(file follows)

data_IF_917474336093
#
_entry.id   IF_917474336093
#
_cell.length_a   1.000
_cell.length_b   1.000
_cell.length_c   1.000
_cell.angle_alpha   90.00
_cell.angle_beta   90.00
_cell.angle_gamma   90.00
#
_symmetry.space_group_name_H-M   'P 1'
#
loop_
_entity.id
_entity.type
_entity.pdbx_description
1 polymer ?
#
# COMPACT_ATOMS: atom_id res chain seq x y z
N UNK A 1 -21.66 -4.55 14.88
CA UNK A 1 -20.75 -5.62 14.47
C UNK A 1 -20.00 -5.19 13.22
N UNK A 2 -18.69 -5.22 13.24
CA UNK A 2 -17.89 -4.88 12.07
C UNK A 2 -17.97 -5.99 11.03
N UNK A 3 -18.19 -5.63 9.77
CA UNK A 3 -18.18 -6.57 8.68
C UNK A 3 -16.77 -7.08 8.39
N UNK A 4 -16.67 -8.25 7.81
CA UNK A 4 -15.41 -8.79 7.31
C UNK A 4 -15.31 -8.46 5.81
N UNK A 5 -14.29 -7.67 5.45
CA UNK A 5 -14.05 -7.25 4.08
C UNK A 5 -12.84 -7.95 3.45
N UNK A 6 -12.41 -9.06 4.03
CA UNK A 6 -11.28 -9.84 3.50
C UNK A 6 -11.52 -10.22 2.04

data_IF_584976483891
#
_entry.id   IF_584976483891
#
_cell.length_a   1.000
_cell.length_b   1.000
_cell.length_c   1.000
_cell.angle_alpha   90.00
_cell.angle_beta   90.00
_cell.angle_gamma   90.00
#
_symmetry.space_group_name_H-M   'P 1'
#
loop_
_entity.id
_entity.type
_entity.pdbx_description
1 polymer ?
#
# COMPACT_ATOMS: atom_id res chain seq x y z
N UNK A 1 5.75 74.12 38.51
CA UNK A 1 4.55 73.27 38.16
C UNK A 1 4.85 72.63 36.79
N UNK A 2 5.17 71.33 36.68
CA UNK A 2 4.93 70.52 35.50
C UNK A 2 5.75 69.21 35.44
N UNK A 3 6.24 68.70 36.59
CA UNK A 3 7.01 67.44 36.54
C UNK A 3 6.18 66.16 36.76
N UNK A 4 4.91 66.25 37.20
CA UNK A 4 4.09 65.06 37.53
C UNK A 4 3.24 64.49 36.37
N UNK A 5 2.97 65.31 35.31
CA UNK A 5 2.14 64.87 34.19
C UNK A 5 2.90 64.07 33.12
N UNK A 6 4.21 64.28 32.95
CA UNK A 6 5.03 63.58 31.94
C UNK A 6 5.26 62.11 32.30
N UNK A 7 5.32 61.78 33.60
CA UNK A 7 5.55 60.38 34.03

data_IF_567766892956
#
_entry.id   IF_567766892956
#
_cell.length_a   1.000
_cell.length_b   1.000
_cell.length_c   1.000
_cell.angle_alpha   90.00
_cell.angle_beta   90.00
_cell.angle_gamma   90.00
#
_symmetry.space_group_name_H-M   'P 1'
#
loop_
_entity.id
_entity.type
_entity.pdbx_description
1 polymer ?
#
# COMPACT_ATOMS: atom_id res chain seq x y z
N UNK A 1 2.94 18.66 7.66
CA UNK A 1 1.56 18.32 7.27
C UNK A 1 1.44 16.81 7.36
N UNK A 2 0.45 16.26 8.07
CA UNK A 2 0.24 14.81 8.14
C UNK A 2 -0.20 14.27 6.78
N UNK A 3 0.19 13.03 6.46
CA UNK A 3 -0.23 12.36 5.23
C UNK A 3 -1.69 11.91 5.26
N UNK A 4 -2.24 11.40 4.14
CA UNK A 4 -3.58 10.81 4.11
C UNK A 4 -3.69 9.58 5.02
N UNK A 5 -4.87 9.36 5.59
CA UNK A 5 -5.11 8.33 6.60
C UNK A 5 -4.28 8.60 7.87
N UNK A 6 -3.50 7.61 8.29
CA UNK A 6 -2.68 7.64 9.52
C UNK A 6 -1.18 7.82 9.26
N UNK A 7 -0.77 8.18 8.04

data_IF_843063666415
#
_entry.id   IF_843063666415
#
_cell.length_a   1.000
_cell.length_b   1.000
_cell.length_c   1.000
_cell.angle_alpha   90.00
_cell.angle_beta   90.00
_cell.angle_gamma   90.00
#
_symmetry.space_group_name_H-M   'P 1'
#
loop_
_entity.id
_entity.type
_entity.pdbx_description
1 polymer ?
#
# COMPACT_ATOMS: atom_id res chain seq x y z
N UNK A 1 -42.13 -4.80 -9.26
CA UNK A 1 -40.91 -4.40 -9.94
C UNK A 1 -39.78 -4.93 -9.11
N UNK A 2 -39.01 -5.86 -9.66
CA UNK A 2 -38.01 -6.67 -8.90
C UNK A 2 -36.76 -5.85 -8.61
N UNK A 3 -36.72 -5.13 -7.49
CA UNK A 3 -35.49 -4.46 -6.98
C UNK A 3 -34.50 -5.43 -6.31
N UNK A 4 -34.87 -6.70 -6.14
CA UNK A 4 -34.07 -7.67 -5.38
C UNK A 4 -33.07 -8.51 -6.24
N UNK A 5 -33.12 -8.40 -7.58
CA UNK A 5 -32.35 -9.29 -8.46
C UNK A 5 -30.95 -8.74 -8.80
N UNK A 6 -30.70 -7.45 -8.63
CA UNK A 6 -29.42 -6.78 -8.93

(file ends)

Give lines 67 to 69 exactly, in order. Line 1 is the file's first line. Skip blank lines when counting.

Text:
C UNK A 3 6.18 66.16 36.76
N UNK A 4 4.91 66.25 37.20
CA UNK A 4 4.09 65.06 37.53